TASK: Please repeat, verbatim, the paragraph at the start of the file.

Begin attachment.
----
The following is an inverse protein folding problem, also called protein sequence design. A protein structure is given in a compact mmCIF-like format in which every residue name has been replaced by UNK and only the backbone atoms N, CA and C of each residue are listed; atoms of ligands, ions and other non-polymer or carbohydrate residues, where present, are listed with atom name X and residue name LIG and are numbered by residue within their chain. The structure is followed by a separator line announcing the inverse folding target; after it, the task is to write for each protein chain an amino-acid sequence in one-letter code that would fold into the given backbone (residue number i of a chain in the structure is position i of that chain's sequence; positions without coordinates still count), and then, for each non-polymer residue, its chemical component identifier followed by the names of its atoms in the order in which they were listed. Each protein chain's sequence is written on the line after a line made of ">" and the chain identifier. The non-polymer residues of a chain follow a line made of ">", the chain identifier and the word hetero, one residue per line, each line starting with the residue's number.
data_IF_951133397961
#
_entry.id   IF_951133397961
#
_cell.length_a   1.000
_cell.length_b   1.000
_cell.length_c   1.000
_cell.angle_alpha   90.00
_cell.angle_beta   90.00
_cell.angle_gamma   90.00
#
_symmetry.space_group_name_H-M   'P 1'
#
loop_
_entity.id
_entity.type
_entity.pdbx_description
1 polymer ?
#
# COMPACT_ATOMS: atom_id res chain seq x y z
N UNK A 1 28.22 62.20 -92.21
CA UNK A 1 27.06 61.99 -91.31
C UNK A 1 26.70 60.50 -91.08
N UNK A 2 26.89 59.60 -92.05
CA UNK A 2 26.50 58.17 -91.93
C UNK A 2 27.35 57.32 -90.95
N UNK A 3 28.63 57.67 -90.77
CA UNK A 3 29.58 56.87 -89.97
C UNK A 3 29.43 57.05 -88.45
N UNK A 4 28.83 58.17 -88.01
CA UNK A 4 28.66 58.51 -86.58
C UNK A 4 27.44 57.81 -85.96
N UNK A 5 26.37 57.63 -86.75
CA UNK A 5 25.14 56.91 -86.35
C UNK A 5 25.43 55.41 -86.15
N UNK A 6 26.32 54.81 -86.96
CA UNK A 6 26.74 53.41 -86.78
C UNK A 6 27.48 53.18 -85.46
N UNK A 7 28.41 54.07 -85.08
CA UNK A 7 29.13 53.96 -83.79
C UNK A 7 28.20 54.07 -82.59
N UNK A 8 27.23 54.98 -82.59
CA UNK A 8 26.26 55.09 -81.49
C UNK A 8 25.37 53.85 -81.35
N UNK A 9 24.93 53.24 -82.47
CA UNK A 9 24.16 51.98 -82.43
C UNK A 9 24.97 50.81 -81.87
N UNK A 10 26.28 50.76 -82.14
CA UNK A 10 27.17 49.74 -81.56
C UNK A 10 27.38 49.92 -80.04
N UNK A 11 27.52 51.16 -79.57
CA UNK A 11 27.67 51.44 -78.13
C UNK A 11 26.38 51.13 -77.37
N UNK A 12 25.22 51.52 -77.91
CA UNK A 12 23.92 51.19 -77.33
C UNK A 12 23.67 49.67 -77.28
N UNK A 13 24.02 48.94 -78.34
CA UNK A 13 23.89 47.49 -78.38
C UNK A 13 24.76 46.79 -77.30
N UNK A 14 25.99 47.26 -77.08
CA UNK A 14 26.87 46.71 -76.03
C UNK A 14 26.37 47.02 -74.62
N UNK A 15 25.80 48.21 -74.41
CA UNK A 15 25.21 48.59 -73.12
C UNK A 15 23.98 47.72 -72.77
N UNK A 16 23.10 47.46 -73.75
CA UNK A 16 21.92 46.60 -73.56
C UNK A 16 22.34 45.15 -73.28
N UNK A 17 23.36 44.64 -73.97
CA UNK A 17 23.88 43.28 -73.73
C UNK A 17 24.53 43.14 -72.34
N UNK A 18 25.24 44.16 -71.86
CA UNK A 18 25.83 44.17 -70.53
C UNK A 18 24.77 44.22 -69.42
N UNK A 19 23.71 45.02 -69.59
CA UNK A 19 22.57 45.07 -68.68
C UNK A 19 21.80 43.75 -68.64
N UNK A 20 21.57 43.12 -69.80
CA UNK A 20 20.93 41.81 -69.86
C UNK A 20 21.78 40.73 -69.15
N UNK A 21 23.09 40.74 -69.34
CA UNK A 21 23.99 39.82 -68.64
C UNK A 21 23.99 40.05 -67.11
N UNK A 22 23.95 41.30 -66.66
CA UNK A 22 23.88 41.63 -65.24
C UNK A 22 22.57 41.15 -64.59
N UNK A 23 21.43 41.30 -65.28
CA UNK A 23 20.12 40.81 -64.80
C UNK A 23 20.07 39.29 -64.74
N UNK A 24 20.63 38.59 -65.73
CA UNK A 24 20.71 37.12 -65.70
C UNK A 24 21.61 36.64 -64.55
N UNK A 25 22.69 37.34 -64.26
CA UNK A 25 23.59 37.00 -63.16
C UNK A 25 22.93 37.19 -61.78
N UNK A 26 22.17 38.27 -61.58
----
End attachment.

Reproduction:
The following is an inverse protein folding problem, also called protein sequence design. A protein structure is given in a compact mmCIF-like format in which every residue name has been replaced by UNK and only the backbone atoms N, CA and C of each residue are listed; atoms of ligands, ions and other non-polymer or carbohydrate residues, where present, are listed with atom name X and residue name LIG and are numbered by residue within their chain. The structure is followed by a separator line announcing the inverse folding target; after it, the task is to write for each protein chain an amino-acid sequence in one-letter code that would fold into the given backbone (residue number i of a chain in the structure is position i of that chain's sequence; positions without coordinates still count), and then, for each non-polymer residue, its chemical component identifier followed by the names of its atoms in the order in which they were listed. Each protein chain's sequence is written on the line after a line made of ">" and the chain identifier. The non-polymer residues of a chain follow a line made of ">", the chain identifier and the word hetero, one residue per line, each line starting with the residue's number.